Sterling Business Owner Sentenced For Claiming To Be Minority, Service-Disabled Veteran Operated Business
For Immediate Release
U.S. Attorney's Office, District of Massachusetts
BOSTON – A Sterling, Mass. man was sentenced yesterday in United States District Court in Worcester for conspiring to defraud the Small Business Administration and other government contractors by falsely representing that his business was a minority and service-disabled veteran-owned and operated business.
Tyrone Jones, 48, was sentenced by U.S. District Judge Timothy S. Hillman to one year and one day in prison, to be followed by two years of supervised release. Jones was also ordered to forfeit $399,000. In August 2012, Jones pleaded guilty to conspiracy to commit wire fraud.
Jones and his co-conspirators submitted false statements to the Small Business Administration and other government agencies, in order to get federal government contract awards that were set aside for or preferentially awarded to disadvantaged minority and service-disabled veteran-owned and operated businesses. The submissions falsely represented that their company was owned and managed by a minority and service-disabled veteran who purportedly managed the daily operations of the business
“We take very seriously the abuse of a program that is designed to give hope and opportunity to service-disabled veterans by giving them the chance to own and operate their own businesses and to favorably compete for government contracts,” said U.S. Attorney Carmen M. Ortiz. “The fraud here aimed at usurping benefits that are intended to assist service-disabled veterans and to honor their service to our country.”
"Investigating SDVOSB program fraud is one of VA OIG's priorities because this crime deprives eligible disabled veteran-owned small businesses from receiving financial opportunities intended by this set-aside program. The VA OIG, along with our law enforcement partners, will continue this fight against SDVOSB fraud on behalf of our Nation's heroes,” said George Opfer, Inspector General for the Department of Veterans Affairs.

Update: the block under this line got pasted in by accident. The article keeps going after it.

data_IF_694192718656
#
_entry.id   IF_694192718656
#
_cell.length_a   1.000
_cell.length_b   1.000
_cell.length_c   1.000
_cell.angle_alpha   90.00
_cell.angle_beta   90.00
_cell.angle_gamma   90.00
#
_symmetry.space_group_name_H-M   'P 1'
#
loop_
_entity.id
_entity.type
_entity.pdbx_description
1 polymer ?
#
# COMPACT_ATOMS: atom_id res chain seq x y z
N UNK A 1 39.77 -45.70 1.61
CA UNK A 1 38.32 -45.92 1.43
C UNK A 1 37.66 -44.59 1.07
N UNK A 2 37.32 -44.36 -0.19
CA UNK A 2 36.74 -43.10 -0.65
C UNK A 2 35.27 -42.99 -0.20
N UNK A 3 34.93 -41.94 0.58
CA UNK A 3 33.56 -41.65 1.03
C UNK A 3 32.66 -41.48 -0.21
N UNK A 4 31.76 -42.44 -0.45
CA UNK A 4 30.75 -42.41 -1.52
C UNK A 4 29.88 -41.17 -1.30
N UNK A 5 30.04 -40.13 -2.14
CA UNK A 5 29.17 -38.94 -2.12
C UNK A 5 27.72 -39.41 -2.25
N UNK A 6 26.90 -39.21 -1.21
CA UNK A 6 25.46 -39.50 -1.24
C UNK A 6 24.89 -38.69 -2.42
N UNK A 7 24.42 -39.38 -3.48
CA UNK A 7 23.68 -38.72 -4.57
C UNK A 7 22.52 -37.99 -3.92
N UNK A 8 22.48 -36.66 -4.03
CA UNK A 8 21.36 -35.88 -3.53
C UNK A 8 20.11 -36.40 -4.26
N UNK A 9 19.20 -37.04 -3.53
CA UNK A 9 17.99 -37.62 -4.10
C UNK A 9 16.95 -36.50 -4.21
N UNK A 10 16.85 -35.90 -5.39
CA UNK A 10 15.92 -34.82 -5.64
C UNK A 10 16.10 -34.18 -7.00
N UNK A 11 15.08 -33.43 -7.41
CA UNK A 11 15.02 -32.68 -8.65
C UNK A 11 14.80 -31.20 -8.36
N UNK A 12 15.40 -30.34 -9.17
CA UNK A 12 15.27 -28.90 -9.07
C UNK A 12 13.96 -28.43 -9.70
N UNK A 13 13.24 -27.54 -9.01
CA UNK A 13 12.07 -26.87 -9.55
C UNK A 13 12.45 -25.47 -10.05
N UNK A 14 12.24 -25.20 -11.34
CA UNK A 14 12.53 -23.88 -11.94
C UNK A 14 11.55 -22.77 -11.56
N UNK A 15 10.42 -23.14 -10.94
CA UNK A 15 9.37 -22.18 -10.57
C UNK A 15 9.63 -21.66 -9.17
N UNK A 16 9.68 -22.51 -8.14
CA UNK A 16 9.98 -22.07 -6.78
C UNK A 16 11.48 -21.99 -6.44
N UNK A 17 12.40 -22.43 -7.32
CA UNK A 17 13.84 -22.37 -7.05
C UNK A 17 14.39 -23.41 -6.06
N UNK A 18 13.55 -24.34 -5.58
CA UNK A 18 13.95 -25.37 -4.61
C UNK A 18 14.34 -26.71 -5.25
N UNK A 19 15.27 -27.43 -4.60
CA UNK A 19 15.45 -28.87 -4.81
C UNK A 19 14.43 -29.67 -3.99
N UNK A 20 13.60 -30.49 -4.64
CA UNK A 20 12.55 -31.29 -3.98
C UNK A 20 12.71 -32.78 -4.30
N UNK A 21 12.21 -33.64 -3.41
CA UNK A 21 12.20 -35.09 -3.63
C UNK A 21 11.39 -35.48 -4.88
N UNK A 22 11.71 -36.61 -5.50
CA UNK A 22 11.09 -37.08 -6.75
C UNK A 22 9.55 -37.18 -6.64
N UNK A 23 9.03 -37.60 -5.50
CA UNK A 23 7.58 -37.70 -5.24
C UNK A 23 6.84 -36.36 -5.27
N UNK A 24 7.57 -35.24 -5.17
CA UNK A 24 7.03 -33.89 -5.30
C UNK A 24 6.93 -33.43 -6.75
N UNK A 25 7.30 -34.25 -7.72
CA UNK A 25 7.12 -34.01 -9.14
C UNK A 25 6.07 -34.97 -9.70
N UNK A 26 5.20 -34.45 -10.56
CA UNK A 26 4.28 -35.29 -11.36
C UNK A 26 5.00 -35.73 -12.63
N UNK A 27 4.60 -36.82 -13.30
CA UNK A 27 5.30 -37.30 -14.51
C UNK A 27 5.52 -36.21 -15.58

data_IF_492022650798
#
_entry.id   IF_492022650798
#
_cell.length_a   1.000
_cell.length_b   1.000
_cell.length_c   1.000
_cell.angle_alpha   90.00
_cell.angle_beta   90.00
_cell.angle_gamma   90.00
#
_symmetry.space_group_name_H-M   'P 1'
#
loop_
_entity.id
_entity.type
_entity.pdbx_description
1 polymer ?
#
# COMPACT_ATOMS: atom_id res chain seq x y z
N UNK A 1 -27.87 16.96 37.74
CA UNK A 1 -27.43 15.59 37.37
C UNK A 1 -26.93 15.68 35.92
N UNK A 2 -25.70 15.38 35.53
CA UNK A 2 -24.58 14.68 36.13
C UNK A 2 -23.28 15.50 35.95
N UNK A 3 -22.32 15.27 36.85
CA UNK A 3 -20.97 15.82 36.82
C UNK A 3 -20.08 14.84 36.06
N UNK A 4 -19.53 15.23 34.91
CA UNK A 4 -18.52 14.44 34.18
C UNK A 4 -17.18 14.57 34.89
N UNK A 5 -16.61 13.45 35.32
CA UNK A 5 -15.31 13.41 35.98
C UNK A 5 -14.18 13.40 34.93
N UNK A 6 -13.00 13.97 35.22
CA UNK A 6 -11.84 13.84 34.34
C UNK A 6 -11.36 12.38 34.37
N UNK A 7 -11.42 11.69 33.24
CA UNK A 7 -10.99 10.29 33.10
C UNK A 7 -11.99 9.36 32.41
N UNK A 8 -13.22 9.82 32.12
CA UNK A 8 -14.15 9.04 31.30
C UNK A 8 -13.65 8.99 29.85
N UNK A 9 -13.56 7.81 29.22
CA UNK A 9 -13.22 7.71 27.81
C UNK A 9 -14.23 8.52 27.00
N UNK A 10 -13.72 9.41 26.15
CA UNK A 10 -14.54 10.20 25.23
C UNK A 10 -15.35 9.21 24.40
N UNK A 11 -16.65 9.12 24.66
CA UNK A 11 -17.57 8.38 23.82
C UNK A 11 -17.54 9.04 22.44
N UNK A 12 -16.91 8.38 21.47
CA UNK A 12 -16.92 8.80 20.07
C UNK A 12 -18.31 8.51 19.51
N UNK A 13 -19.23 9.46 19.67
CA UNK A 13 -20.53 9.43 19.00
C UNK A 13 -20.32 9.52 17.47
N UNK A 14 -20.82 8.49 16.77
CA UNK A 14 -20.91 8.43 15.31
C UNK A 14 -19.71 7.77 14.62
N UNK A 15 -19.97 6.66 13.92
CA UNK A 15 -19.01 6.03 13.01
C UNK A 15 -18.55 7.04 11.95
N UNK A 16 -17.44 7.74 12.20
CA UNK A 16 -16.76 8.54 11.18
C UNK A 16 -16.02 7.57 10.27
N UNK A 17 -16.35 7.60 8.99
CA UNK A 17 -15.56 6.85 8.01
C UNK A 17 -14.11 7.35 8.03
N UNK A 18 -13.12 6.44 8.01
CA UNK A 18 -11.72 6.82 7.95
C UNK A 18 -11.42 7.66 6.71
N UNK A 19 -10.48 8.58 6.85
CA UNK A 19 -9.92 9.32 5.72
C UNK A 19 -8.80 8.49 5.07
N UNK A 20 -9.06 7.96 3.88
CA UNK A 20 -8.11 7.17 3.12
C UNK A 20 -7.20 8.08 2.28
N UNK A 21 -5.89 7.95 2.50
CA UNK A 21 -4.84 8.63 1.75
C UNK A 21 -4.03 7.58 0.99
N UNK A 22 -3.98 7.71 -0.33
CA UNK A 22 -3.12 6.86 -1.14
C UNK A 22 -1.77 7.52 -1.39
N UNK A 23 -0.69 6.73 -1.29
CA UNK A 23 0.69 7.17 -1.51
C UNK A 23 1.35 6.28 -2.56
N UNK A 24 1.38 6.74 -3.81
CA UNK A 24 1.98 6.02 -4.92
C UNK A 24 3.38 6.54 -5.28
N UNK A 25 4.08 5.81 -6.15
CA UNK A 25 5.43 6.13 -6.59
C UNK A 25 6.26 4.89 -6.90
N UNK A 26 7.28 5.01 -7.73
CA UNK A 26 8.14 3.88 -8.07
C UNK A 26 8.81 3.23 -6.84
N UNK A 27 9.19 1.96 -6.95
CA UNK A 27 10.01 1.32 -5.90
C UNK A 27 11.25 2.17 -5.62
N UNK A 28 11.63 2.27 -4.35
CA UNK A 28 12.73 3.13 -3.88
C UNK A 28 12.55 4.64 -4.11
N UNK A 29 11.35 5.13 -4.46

“These kinds of lies cause real harm to Federal programs and procurement,” said U.S. General Services Administration Inspector General Brian D. Miller.
“Federal contracts should never be awarded to persons who commit fraud or claim eligibility for contracts set-aside for our nation’s service-disabled veterans,” said Inspector General Peggy E. Gustafson of the Small Business Administration. “I want to thank the U.S. Attorney’s Office and our law enforcement partners for their commitment to seek justice on behalf of the American taxpayer.”
U.S. Attorney Ortiz; Jeffrey Hughes, Special Agent in Charge of the U.S. Department of Veterans Affairs, Office of Inspector General, Northeast Field Office; Luis A. Hernandez, Special Agent in Charge of the U.S. General Services Administration, Office of Inspector General, Office of Investigations; Michael D. Conner, Special Agent in Charge of the U.S. Army Criminal Investigation Command, Hartford Fraud Resident Agency; Inspector General Peggy E. Gustafson of the U.S. Small Business Administration, Office of the Inspector General; and Robert L. Panella, Special Agent in Charge of the U.S. Department of Labor, Office of Inspector General, Labor Racketeering and Fraud Investigations, New York Regional Office, made the announcement today. The case was prosecuted by Assistant U.S. Attorney Sara Miron Bloom of Ortiz’s office.
Updated December 15, 2014